I. Requests for Judicial Notice
Both plaintiffs and the Smolich defendants have filed requests for judicial notice.
(Dkt. nos. 22, 39.) Defendants have opposed plaintiffs' request for judicial notice. (Dkt. no. 47.) The Smolich defendants request judicial notice of their Exhibits A, B, and C, which are a Substitution of Attorneys in plaintiff's matter before the WCAB, dated August 10, 2005, a Petition to be Relieved as Attorney of Record for plaintiff in his matter before the WCAB, dated June 20, 2008, and an order relieving these defendants as counsel of record for plaintiff in that matter, dated July 14, 2008. Plaintiffs request judicial notice of 57 documents totaling over 200 pages from their matter before the WCAB.
A court may take judicial notice of court records. See MGIC Indem. Co. v. Weisman, 803 F.2d 500, 505 (9th Cir. 1986); United States v. Wilson, 631 F.2d 118, 119 (9th Cir. 1980). However, not all court records are equal with respect to the ability to take judicial notice. The sine qua non for any judicial notice request is that the information sought to be noticed is of a character that is generally known, or cannot reasonably be disputed. Fed. R. Ev. 210(b). Thus, for example, the facts contained in a declaration opposing a summary judgment found in another case file could not normally be judicially noticed because those facts, with infrequent exception, would not be generally known, nor would they be facts which could not be reasonably disputed. However, the fact that a declarant uttered such facts (whether true or not) in a declaration which was filed could not be reasonably disputed assuming that proper authentication was performed. Judicial notice could be taken of the declaration in this latter example.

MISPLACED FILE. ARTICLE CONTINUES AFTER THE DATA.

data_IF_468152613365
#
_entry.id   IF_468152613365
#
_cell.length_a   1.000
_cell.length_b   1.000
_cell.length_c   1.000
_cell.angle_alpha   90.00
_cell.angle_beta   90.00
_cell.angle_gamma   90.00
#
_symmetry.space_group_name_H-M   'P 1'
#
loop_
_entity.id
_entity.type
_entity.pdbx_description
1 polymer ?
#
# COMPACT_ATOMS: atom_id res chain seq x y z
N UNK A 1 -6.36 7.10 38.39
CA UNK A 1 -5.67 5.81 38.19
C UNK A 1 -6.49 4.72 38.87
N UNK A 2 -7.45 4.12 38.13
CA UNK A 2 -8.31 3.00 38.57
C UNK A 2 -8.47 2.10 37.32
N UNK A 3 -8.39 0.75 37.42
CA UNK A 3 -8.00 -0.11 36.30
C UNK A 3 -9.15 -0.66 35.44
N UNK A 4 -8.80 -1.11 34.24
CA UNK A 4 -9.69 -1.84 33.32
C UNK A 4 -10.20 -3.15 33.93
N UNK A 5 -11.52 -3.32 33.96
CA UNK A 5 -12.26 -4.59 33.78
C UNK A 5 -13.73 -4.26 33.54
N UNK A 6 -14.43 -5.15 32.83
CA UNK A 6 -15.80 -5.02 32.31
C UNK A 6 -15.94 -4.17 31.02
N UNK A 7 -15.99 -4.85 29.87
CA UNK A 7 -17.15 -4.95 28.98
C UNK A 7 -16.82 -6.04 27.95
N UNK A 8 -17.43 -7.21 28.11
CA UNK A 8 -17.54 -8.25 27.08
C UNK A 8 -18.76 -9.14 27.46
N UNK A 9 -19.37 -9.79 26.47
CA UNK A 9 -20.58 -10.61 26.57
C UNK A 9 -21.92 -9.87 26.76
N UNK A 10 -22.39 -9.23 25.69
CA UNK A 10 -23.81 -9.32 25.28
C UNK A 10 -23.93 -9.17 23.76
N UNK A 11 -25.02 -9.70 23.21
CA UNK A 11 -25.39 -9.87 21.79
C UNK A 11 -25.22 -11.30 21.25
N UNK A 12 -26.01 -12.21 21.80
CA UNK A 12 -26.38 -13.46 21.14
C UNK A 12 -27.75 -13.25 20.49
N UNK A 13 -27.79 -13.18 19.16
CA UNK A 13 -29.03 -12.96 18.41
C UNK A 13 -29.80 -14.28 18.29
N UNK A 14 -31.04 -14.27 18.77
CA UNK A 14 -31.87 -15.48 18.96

Because the Smolich defendants' exhibits (substitution/withdrawal of counsel) are clearly administrative court records whose accuracy cannot be reasonably doubted, i.e., their relevance is that they were filed, and are authenticated by the sworn declaration of Robert Lucas, their request for judicial notice is granted. However, it is not readily apparent that plaintiff's documents are all court records as they are submitted without foundation, and especially that the facts contained therein are not reasonably subject to dispute. It is unclear what relevance plaintiffs seek to attach to the documents. Plaintiffs have not submitted a declaration attesting that the documents are what they purport to be. Furthermore, not all of the documents are court records and it is impossible to determine if they were in fact submitted in connection with the Workers' Compensation proceeding. See e.g. Ex. 1 (Report of Dr. Shelub, dated March 18, 2007). In any event, none of the documents for which plaintiffs request judicial notice are necessary to determine the motions. Therefore, plaintiffs' request for judicial notice is denied.